My question: is there a more type safe way of achieving this? Whilst I could leave it up to the calling application to ensure that a valid function pointer is passed to the calling function, there is no reason to leave this "type unsafe" if it can be rectified simply and efficiently. In order to avoid a large library footprint (and I realise MSVC isn't necessarily the way to go for this), I'd like to avoid overloading the Caller function twice over. Is it perhaps possible to perform a runtime check on the callback function in order to enforce correct function pointer casting?

    Also, how does this technique look in terms of security? I'm aware that a malicious attacker could take over execution if they are able to overwrite the function pointer itself. If I am careful to avoid this scenario, is this a relatively 'safe' technique to work with?

    Many thanks for your time; I much appreciate it!
    Abyssion

    P.S. I see that these boards now support TLS; on behalf of the security-conscious users here, "Thank you very much!"
    P.P.S. Many apologies if the example code doesn't compile; my IDE is currently out of action.
    Last edited by Abyssion; 03-12-2017 at 04:33 PM.

  2. #2
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    I get a bunch of errors trying to compile your code with gcc.
    Why don't you just do something like this:
    Code:
    void stuff() {
        std::cout << "stuff in common\n";
    }
    
    void Caller() {
        stuff();
    }
    
    void Caller(void (*fp)()) {
        stuff();
        fp();
    }
    
    void Caller(void (*fp)(void*), void *data) {
        stuff();
        fp(data);
    }
    BTW, we don't all use Windows, so it's best not to use a gratuitous MessageBox call.

  3. #3
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    Thumbs up

    Thank you very much algorism! I'm literally sat here laughing out loud at how simple the solution is; I was overthinking this massively.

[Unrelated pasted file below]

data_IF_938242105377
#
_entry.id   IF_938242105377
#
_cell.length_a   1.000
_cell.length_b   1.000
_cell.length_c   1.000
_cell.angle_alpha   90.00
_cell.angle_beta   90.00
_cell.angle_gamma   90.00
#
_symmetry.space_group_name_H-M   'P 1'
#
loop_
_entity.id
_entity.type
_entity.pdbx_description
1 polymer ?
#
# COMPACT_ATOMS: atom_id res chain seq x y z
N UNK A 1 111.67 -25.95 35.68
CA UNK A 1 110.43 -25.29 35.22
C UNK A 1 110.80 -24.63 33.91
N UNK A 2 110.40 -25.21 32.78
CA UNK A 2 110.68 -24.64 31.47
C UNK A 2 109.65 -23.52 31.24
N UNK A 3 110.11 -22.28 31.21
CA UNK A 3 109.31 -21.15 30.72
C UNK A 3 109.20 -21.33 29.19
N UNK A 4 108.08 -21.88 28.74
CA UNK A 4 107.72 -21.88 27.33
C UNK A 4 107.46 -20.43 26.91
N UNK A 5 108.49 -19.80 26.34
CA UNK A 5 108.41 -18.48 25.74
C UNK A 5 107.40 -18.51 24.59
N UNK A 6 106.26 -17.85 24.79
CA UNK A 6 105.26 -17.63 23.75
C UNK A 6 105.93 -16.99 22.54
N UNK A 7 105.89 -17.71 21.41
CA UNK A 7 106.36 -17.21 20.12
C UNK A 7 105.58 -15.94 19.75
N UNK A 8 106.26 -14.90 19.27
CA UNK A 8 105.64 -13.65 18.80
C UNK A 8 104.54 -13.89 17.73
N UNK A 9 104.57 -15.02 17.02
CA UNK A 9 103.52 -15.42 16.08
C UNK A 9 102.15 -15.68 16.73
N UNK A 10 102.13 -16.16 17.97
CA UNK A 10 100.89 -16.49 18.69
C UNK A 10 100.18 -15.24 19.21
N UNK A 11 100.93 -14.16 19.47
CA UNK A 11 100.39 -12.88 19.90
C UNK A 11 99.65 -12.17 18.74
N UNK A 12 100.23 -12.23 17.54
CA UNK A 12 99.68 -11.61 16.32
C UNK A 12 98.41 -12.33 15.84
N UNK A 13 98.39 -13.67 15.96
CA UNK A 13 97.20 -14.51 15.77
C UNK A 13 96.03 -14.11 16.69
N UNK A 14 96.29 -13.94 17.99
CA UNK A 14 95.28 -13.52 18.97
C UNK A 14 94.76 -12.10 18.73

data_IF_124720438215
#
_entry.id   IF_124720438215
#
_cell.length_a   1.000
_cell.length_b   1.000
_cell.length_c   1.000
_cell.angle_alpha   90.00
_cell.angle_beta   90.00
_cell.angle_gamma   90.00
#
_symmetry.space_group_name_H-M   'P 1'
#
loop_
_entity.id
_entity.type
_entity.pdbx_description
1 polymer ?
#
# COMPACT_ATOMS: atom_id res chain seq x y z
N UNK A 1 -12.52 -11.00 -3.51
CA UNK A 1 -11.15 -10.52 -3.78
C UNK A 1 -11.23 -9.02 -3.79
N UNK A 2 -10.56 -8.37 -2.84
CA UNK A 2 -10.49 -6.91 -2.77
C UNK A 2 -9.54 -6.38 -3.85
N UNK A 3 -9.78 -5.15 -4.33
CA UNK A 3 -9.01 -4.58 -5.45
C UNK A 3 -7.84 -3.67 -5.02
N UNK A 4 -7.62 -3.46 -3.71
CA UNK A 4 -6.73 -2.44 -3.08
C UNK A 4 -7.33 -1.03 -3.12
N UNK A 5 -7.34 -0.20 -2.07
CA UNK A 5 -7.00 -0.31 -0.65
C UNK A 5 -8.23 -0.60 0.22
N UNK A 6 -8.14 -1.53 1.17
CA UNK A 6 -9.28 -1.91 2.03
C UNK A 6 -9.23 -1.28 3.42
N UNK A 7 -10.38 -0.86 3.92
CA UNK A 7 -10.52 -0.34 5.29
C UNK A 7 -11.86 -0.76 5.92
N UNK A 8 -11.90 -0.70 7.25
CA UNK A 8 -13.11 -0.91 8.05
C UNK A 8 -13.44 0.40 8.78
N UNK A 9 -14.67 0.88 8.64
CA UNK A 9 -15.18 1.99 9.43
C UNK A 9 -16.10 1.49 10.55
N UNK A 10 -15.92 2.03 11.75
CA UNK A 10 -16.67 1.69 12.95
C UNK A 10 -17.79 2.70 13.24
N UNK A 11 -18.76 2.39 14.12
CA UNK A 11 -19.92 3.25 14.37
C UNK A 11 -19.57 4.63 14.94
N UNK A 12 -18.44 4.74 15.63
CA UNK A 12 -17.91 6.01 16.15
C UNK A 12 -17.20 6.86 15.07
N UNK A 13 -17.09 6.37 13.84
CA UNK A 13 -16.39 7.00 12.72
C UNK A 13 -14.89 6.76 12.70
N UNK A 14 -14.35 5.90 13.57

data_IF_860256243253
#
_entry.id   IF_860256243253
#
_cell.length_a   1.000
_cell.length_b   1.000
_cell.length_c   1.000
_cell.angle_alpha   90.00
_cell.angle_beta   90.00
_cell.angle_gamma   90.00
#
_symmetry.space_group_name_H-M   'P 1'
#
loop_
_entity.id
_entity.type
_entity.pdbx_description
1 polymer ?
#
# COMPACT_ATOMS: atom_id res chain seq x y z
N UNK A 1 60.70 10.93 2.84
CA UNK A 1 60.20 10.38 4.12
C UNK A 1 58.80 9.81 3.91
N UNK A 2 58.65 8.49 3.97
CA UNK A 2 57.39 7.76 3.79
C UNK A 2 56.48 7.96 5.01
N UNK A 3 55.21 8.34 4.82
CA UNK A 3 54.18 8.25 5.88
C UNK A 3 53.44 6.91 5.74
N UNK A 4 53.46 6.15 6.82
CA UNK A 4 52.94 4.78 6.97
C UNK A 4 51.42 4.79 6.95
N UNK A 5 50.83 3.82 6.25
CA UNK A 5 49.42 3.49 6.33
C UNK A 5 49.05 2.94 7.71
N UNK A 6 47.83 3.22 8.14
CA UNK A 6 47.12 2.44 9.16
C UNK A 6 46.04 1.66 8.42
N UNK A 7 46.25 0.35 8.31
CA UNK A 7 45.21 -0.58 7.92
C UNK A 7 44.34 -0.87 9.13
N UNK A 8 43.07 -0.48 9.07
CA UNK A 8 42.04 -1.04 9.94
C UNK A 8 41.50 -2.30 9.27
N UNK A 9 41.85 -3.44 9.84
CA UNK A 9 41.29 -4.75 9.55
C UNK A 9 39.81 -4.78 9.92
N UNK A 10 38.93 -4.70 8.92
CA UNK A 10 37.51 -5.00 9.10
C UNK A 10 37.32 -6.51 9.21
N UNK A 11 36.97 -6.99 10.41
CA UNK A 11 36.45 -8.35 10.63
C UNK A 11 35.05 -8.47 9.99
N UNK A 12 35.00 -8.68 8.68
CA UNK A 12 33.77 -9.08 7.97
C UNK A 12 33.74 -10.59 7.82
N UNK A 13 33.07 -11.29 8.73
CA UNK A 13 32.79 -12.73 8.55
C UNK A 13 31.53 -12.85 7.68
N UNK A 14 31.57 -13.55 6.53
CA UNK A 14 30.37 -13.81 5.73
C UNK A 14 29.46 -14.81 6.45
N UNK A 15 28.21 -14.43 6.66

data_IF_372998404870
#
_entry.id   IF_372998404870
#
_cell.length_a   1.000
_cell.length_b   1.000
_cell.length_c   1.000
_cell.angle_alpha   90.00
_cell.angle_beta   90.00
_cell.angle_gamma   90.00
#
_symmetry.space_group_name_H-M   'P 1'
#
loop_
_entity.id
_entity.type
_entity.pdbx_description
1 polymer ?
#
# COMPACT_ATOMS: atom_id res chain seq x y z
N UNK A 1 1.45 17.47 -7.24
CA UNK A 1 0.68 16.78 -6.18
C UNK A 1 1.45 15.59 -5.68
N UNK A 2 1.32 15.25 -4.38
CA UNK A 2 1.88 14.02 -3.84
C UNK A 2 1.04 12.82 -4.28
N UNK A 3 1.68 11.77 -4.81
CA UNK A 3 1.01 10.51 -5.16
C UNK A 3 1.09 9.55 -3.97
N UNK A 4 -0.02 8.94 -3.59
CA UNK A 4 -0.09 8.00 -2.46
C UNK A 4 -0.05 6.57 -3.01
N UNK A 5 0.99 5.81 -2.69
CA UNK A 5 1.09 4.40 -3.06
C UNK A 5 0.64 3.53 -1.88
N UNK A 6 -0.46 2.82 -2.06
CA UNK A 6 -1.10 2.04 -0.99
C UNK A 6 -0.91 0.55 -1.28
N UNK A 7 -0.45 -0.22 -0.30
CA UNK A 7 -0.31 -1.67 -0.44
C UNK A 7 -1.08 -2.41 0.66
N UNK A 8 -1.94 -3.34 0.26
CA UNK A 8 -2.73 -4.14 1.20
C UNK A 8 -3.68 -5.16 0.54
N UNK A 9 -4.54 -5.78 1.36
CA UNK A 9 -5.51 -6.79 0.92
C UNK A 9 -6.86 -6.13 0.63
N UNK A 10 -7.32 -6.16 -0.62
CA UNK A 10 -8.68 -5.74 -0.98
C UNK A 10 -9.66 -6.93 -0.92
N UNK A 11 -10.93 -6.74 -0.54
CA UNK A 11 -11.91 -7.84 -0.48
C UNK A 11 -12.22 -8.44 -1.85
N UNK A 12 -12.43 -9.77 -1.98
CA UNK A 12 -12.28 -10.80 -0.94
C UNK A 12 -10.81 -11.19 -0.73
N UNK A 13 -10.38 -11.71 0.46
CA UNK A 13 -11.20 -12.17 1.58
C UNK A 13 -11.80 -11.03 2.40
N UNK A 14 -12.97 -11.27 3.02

And yes, I didn't really think the MessageBox call through; it just became my go-to for demonstrating a block of code was executing because I'm so used to posting on the Windows board. My apologies

    Thanks again!

  4. #4
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    I should have mentioned that you are sneaking in a C-style cast with (Data*). That should be a static_cast instead.
    Code:
    #include <iostream>
    #include <string>
    
    struct Data { std::string s1, s2; };
    
    void A() {
        std::cout << "Function A\n";
    }
      
    void B(void* param) {
        std::cout << "Function B\n";
        std::cout << static_cast<Data*>(param)->s1
                  << static_cast<Data*>(param)->s2;
    }
    
    void stuff() {
        std::cout << "Function Caller: common stuff\n";
    }
    
    void Caller() {
        stuff();
    }
    
    void Caller(void (*fp)()) {
        stuff();
        fp();
    }
    
    void Caller(void (*fp)(void*), void *data) {
        stuff();
        fp(data);
    }
     
    int main() {
        Caller();
        Caller(A);
        Data data = { "Line 1\n", "Line 2\n" };
        Caller(B, &data);
        return 0;
    }

  5. #5
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    To be honest, I did realise that; it was just laziness on my part.